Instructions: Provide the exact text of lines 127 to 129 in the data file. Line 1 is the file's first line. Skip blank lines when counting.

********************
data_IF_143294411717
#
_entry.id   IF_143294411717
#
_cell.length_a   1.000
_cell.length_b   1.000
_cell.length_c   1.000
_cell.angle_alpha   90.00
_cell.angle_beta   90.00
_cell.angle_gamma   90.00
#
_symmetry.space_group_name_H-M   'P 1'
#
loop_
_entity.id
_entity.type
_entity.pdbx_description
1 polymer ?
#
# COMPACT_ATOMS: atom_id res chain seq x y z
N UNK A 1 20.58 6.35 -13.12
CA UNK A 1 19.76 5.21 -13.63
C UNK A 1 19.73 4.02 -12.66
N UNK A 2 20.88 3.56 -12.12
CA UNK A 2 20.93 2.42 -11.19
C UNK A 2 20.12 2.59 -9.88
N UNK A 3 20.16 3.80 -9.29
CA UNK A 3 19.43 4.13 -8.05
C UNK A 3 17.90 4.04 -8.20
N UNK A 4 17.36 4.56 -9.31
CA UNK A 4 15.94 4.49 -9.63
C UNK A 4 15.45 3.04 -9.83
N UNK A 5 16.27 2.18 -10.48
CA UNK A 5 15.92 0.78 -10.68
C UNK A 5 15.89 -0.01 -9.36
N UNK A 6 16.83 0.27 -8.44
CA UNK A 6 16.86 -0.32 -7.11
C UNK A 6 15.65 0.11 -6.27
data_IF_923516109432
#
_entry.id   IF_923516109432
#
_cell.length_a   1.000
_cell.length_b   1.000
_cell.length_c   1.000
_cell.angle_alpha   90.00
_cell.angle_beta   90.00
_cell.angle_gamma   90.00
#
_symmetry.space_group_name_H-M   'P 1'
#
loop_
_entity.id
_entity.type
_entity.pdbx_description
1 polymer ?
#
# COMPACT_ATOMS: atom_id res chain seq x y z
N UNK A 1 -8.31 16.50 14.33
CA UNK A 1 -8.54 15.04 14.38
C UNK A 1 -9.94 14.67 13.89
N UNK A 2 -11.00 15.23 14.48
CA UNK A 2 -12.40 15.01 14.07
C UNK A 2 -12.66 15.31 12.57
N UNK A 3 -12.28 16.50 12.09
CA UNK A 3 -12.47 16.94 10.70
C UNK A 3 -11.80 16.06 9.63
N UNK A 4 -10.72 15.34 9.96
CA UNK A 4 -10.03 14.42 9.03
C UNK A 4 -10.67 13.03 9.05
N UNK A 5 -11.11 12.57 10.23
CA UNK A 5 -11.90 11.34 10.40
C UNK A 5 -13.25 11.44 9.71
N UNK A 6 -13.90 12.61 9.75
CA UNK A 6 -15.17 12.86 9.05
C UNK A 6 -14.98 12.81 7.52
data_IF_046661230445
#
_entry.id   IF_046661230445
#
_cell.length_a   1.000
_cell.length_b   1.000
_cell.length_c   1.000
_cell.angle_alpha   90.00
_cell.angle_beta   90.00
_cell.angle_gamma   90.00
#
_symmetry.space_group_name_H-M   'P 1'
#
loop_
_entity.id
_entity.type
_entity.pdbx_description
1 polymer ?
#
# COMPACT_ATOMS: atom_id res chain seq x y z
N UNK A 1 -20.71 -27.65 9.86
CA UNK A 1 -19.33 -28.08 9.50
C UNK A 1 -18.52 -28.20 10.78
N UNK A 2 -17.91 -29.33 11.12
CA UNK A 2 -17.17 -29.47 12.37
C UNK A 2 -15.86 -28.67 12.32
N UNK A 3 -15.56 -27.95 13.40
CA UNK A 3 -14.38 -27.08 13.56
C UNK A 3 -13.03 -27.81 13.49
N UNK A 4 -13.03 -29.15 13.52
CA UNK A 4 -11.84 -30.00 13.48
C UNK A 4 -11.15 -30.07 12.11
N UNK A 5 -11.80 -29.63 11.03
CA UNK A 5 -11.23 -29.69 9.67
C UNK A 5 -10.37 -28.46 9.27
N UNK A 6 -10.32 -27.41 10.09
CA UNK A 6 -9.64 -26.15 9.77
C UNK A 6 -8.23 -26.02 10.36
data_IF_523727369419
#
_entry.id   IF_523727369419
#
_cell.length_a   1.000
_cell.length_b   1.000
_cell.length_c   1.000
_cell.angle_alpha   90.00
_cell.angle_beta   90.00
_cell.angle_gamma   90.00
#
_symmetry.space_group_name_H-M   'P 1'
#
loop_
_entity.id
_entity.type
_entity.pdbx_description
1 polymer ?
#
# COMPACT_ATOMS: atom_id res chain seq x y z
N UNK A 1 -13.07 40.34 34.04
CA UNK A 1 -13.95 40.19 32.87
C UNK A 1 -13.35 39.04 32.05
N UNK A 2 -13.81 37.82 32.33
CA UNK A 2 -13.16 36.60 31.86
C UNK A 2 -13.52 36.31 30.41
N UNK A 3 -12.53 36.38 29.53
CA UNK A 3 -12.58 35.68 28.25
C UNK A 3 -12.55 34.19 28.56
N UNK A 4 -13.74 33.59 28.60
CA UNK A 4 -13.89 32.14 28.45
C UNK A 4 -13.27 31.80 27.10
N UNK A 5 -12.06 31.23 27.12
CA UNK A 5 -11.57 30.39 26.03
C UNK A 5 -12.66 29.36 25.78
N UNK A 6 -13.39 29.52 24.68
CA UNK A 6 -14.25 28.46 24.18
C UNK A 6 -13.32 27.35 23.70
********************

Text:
#
loop_
_entity.id